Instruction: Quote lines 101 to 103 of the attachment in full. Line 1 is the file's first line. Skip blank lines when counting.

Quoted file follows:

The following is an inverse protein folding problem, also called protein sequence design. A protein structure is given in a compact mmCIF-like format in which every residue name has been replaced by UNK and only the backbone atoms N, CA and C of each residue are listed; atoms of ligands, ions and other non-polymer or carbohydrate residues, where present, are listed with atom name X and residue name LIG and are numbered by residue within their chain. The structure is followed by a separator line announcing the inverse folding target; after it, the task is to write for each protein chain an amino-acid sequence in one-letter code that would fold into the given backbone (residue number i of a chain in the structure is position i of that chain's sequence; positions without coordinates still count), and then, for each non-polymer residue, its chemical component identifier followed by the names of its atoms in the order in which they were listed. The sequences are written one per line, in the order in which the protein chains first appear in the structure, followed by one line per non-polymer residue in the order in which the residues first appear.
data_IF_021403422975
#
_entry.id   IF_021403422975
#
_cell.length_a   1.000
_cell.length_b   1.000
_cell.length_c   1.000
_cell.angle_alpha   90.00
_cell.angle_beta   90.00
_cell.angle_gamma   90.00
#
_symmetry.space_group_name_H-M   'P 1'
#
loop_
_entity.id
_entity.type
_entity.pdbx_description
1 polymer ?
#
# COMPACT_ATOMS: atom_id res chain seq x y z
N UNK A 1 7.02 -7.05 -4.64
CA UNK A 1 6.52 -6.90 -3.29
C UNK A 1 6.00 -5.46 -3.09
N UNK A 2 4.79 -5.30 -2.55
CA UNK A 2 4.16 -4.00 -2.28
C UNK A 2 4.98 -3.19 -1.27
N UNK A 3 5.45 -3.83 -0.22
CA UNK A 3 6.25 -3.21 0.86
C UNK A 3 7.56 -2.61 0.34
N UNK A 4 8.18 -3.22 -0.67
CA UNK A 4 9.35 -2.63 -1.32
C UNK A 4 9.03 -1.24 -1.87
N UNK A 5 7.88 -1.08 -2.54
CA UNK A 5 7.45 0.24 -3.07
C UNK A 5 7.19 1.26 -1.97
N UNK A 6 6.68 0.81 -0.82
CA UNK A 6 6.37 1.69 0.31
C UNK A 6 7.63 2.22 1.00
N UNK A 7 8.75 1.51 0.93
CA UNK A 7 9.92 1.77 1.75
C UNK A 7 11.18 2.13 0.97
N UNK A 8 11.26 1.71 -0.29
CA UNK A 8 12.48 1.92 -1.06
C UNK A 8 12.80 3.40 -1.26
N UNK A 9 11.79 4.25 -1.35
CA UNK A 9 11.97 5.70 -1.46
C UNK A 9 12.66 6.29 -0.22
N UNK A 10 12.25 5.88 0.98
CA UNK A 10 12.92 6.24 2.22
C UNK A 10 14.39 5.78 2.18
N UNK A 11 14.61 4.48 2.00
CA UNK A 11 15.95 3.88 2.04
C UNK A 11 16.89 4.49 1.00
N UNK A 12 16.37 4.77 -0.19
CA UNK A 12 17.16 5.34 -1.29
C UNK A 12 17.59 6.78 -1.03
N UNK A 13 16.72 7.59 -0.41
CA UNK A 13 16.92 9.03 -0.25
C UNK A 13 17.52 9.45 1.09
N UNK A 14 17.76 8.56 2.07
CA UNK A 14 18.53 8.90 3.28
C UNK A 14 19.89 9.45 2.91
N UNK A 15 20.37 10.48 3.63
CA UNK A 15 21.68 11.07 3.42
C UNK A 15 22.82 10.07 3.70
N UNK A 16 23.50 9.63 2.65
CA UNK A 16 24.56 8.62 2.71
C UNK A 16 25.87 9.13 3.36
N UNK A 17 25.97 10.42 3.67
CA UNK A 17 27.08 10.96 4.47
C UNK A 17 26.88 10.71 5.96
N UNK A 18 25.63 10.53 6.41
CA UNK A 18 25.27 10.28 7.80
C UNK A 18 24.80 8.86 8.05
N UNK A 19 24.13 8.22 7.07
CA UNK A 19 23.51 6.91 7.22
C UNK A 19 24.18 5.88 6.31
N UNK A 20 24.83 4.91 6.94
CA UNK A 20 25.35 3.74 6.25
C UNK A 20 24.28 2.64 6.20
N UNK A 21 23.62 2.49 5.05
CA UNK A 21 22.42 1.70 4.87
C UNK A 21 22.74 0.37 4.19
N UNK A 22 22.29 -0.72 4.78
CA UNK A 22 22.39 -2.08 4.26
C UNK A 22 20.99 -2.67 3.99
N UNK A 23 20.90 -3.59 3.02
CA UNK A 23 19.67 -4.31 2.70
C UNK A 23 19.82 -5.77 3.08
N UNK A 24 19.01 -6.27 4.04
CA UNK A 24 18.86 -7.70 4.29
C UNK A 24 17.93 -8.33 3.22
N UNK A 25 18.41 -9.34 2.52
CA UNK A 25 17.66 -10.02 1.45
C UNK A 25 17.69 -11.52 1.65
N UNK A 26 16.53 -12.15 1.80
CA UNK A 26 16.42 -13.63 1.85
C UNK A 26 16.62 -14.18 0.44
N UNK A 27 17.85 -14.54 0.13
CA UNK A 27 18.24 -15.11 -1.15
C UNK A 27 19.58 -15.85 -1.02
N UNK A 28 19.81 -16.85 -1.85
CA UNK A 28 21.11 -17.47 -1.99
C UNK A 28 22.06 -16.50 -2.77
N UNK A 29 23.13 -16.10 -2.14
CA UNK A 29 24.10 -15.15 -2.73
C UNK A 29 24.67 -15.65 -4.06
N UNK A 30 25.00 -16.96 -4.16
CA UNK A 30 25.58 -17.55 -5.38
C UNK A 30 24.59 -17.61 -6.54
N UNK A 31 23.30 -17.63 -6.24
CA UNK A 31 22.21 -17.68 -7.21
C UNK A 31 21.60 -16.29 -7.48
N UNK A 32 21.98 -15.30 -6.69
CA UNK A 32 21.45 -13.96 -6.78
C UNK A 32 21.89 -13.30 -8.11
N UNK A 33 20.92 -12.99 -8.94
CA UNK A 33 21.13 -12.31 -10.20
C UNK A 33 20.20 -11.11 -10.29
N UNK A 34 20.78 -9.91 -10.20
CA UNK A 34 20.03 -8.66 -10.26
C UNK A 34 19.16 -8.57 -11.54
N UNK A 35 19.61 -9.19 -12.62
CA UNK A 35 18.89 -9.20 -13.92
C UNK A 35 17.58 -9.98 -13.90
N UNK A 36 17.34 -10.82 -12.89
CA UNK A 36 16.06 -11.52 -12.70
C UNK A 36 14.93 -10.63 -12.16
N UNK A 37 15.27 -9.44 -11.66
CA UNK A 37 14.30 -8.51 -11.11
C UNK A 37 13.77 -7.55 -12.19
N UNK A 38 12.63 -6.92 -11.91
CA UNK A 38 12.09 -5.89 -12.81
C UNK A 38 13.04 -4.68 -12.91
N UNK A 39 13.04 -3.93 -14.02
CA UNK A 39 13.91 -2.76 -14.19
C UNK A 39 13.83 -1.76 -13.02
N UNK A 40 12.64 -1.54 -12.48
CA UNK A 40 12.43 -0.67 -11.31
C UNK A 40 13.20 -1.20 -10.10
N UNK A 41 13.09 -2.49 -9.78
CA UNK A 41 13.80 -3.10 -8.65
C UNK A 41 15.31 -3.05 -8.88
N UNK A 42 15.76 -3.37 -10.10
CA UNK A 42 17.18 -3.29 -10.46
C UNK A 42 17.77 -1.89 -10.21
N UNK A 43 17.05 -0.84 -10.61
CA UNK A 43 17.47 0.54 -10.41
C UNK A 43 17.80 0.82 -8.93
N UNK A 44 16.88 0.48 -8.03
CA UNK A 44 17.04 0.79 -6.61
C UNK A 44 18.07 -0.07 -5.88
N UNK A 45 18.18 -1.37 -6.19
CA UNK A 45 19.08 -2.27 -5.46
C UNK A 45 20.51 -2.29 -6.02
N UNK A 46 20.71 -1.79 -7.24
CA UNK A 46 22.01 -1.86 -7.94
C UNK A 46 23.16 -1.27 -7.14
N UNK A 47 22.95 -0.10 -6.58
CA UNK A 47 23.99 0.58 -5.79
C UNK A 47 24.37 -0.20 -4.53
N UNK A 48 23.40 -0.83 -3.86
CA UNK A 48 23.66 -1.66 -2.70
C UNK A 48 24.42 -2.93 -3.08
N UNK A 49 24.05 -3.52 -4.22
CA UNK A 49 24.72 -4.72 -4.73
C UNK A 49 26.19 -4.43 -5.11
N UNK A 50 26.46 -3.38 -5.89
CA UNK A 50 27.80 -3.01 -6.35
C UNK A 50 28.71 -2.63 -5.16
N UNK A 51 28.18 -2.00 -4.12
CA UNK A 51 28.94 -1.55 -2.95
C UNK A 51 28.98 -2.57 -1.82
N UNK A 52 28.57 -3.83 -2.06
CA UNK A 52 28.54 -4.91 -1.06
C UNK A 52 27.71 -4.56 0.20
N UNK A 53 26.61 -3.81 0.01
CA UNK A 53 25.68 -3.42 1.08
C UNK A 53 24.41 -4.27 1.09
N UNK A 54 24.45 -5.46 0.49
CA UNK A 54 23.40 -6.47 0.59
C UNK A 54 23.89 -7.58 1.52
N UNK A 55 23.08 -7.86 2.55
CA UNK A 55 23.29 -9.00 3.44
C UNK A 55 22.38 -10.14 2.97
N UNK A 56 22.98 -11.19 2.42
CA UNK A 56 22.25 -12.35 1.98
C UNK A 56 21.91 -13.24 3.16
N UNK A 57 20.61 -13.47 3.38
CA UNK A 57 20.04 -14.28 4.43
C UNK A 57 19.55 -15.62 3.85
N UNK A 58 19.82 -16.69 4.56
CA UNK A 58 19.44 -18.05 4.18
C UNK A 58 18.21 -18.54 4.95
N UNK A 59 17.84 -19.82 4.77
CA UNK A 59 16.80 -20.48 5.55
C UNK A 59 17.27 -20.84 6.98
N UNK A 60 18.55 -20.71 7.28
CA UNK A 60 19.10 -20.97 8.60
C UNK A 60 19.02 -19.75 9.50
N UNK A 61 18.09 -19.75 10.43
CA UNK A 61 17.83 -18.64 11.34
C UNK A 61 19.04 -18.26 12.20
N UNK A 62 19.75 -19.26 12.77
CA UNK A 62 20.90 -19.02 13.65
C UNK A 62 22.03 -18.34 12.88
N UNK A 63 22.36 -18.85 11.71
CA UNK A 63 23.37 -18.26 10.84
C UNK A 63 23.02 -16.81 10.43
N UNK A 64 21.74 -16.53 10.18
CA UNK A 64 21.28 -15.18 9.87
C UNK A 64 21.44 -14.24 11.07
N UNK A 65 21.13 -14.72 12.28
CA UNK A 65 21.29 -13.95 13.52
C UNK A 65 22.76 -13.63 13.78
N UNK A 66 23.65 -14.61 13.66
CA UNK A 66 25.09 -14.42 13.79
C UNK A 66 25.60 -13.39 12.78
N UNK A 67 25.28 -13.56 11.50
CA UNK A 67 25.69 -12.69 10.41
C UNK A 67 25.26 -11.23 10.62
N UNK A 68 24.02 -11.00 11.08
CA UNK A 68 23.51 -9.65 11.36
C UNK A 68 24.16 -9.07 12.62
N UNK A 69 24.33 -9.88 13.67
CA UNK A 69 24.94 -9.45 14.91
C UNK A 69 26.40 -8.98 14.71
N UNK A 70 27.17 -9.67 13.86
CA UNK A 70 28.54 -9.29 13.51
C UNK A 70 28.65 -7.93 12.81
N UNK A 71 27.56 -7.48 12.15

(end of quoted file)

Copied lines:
CA UNK A 27 18.24 -15.11 -1.15
C UNK A 27 19.58 -15.85 -1.02
N UNK A 28 19.81 -16.85 -1.85